M j s , k , c
clusters using, for example, the K-means algorithm.

During the process of training, the original uniform segmentation is updated based on the optimal state segmentation, performed at 540 using the Viterbi algorithm described with reference to FIG. 4. To update the density function of a state, particular relevant parameters to be updated may be determined prior to the update operation. Depending on the density function used for each state, the selection may be carried out accordingly. For example, if Gaussian mixture is adopted, the selection of parameters to be updated may include both the selection of a Gaussian mixture component to update as well as the transition probabilities involved. In this case, all the model parameters associated with the selected Gaussin component may define the parameters to be updated.

The selection of a Gaussian mixture components for each state j and super state k is made at 550. One exemplary criterion to make the selection may correspond to assigning the observation

O t 0 , s , t 1 , c ( r )
from the rth training sample in the training set to the Gaussian component for which the Gaussian density function

N ( O t 0 , s , t 1 , c ( r ) ; μ j , m s , k , c , U j , m s , k , c )
is the highest.

The parameters are then estimated (or updated), at 560, using, for example, an extension of the segmental k-means algorithm. In particular, the estimated transition probability

a 0 , i s | j s
between super states is and j may be obtained as follows:

a 0 , i s | j s = r t 0 t 1 t 0 ( r ) ( s , i s , j ) r t 0 t 1 l t 0 ( r ) ( s , i s , l )
where

t 0 ( r ) ( s , i s , l )
may equal to one if a transition from state sequence 1 to the super state is in super channel s occurs for the observation block (t0,s) and zero otherwise. The estimated transition probabilities between embedded states

a l , i s | j s
may then be obtained as follows,

a 1 , i s | j s = r t 0 t 1 θ t 0 , t 1 ( r ) ( s , k , c , i c , l ) r t 0 t 1 l θ t 0 , t 1 ( r ) ( s , k , c , i c , l )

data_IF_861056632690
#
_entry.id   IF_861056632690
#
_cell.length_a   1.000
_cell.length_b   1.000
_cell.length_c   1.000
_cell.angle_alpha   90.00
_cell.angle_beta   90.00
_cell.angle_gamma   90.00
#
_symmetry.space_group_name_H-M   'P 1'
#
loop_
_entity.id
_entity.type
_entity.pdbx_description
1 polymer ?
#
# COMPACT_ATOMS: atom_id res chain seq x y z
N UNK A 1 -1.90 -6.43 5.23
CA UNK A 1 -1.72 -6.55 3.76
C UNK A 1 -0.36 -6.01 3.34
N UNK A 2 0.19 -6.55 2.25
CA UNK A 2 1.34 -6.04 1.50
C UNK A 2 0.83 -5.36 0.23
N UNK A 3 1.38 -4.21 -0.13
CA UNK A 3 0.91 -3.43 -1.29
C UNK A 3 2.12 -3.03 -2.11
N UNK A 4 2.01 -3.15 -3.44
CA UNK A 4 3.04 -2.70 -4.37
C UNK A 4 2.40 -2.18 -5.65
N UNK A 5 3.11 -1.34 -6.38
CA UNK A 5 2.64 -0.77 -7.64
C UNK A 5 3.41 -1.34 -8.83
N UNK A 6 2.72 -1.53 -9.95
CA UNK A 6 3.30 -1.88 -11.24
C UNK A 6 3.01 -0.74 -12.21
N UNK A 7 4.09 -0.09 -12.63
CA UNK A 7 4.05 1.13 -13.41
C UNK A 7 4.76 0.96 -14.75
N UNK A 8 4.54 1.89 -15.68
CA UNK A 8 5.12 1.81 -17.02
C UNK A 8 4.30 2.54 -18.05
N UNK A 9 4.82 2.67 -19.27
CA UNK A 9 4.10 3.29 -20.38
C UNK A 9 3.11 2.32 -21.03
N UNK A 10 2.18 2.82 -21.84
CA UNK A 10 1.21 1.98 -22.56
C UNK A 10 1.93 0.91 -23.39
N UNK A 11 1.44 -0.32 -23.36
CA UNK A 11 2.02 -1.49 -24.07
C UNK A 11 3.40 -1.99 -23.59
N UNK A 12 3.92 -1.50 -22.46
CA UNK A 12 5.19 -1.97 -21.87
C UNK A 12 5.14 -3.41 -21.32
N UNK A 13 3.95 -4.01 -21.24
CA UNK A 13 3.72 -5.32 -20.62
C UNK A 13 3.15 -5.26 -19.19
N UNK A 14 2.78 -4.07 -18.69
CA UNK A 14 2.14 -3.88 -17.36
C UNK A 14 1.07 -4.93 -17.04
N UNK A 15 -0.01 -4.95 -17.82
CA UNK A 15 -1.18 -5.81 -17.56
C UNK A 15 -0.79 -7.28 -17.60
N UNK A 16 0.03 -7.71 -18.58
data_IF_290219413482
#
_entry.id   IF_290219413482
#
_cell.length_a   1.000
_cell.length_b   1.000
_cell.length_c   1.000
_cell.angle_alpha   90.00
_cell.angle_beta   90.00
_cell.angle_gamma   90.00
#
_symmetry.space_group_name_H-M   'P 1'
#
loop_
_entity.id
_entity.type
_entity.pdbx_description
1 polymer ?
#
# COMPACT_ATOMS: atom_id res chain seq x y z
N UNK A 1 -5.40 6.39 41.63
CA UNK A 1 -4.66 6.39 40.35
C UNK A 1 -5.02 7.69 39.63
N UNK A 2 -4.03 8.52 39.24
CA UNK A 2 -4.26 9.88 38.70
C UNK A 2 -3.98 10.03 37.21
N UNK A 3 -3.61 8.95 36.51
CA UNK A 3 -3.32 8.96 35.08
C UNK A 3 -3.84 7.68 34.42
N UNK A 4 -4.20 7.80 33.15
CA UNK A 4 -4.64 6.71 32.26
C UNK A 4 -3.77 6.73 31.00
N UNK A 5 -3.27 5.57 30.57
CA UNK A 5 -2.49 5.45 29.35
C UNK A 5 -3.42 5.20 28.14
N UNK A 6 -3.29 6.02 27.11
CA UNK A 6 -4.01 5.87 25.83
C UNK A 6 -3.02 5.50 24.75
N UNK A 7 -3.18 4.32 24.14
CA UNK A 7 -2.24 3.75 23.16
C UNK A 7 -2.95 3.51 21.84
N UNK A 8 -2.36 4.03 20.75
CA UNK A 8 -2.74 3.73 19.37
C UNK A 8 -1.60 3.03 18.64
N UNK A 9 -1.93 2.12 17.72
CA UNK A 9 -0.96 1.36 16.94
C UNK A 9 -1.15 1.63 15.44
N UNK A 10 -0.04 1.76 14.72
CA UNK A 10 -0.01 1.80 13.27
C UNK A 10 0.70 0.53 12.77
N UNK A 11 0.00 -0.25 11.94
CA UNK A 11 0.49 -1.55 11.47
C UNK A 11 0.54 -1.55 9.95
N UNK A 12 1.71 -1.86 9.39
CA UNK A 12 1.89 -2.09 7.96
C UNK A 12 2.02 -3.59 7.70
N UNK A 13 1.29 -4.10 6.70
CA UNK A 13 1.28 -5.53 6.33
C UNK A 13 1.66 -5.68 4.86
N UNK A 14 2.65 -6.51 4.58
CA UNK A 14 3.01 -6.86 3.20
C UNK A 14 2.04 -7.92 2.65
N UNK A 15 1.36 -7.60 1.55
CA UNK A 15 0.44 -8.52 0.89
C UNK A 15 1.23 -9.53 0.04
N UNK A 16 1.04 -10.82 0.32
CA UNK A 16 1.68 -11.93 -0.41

where

θ t 0 , t 1 ( r ) ( s , k , c , i c , l )
may be one if in the observation block (t0,s) a transition from state j to state is in channel c occurs for the observation

O t 0 , s , t 1 , c ( r )
and zero otherwise.

The parameters of the selected Gaussian mixture component may also be accordingly updated. The involved Gaussian parameters may include a mean vector

μ j , m s , k , c ,
a covariance matrix

U j , m s , k , c
of the Gaussian mixture, and the mixture coefficients

ω j , m s , k , c
for mixture m of state j in super state k. The updated Gaussian parameters may be obtained according to the following formulations:

μ j , m ′s , k , c = r t 0 t 1 ψ t 0 , t 1 ( r ) ( s , k , c , j , m ) × O t 0 , s , t 1 , c ( r ) r t 0 t 1 ψ t 0 , t 1 ( r ) ( s , k , c , j , m ) U j , m ′s , k , c = r t 0 t 1 ψ t 0 , t 1 ( r ) ( s , k , c , j , m ) × ( O t 0 , s , t 1 , c r - μ j , m ′s , k , c ) × ( O t 0 , s , t 1 , c ( r ) - μ j , m ′s , k , c ) T r t 0 t 1 ψ t 0 , t 1 ( r ) ( s , k , c , j , m ) ω j , m ′s , k , c = r t 0 t 1 ψ t 0 , t 1 ( r ) ( s , k , c , j , m ) r t 0 t1 m - 1 M ψ t 0 , t 1 ( r ) ( s , k , c , j , m )
where

ψ t 0 , t 1 ( r ) ( s , k , c , j , m )
may equal to one if the observation

O t 0 , s , t 1 , c ( r )
is assigned to super state k in super channel s, state j in channel c and mixture component m, and zero otherwise.

The update of parameters based on a training sample may be carried out iteratively. This may be necessary because the Viterbi algorithm may yield different optimal segmentation during each iteration before convergence. Between two consecutive iterations, if the difference of observation likelihood computed with the Viterbi algorithm is smaller than a specified threshold, determined at 570, the iteration may be terminated at 580. If the difference in likelihood remains larger than the specified threshold, the acts between 540 and 560 may be repeated. The ECHMM corresponds to a complexity of quadratic with respect to the number of states in the model. In addition, ECHMM may be efficiently implemented in a parallel fashion.

FIG. 6 depicts an exemplary architecture 600, in which ECHMM 100 is applied to pattern recognition, according to embodiments of the present invention. The architecture 600 may be configured to perform some pattern recognition tasks. For example, a pattern recognition task may include face recognition. The architecture 600 may be applied to the recognition tasks performed on data with an arbitrary dimension. For example, it may be applied to perform recognition of some medical organs imaged in four dimensional space (e.g., 3D volumetric plus time).